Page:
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Thursday, August 2, 2012

[OFF] How I almost screwed Directi

Been over a year since I have felt this good. Yeah, precise, and to the point!

Being ditched was one of the worst experiences I have ever had. Probably, this fills me up with a sense of redemption rather than some achievement.

People ask Does Linux Pay? Today, I would say it does!

Four rounds of Directi and the end is all that matters. NIT Durgapur has proved to be the better choice indeed. Thanks to all the guys who encouraged me for this.

The Directi guys came around 4 pm on the fateful day and gave a wonderful presentation, where they announced the package of 9+ lpa. It was however known, to all those appearing. A total of 222 students appeared for the first round. It involved 30 questions, MCQ with only one answer being correct of the 5 options. Each paper had a unique code, where the orders of the questions and the choices were randomly arranged. (Thus copying was out of the question, according to the HR!) We were 30 minutes, scaled down from 45 that they had decided initially, to raise the standard of the test. I answered 26 of them (I assume one or two were incorrect though) and that saw me through to the next round.

They selected 43 students for the next round. The next round was a coding round where we had to program, in any language of our choice, whatever they had in store for us. They supplied us with python, ruby and java documentations. The problem was one where we had to find the largest file in the current folder and implement some of the functionalities of the tail program. Precisely, we had to implement tail -n and tail -f. We were given 3 hours. I was done with all except the "-f" part in about an hour. The last two hours, I digged up and implement inotify.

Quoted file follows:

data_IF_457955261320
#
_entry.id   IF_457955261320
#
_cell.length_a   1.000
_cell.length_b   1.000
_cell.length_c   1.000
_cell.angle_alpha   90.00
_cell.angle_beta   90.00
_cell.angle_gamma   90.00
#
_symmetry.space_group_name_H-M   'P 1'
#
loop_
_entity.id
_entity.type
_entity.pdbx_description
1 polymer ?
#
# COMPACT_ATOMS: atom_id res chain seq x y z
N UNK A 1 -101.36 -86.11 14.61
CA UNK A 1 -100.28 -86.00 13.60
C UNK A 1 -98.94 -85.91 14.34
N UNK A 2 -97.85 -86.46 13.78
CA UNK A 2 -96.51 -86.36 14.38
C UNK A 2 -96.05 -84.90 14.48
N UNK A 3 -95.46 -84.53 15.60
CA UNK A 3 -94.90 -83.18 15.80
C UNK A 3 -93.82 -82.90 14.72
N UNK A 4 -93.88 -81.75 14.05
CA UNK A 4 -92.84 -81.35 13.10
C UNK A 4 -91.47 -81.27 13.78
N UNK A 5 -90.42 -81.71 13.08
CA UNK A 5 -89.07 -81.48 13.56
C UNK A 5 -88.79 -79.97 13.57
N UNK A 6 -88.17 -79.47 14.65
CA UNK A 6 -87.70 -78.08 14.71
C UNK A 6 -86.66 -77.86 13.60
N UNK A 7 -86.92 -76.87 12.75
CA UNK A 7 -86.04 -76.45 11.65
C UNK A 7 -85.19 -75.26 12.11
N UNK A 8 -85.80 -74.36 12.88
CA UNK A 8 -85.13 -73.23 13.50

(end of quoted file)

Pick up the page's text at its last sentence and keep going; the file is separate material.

Six students were shortlisted for the interview the next morning. We and the HRs were present punctually (surprisingly!). The recruiter picked me up for the first interview. Starting informally, we quickly progressed to technical questions from Networking, OS and DBMS. I was very scratchy in the interview, screwed up DBMS (what was 3NF again?) , said that the total computers connected to a network would be limited by the IPv4 protocol (2^32-1, after which he made me remember about NAT pretty soon) and more such stupidity continued for half-an-hour.

Again, surprisingly, I was shortlisted for the second round of interviews! The next interview was all about Linux, how the system boots in as much detail as I could give, system calls and some stuff on Networking (I remember talking about nmap, telnet, port scanning, traceroute, thus ICMP, etc.).

After I was done, the next 20 minutes was a pot-boiler for the three of us, who appeared in the second round. At 2 p.m., the recruiters comes out and shakes my hand! Two are selected and the rest as they say, is history.... (could not resist adding that cliche!).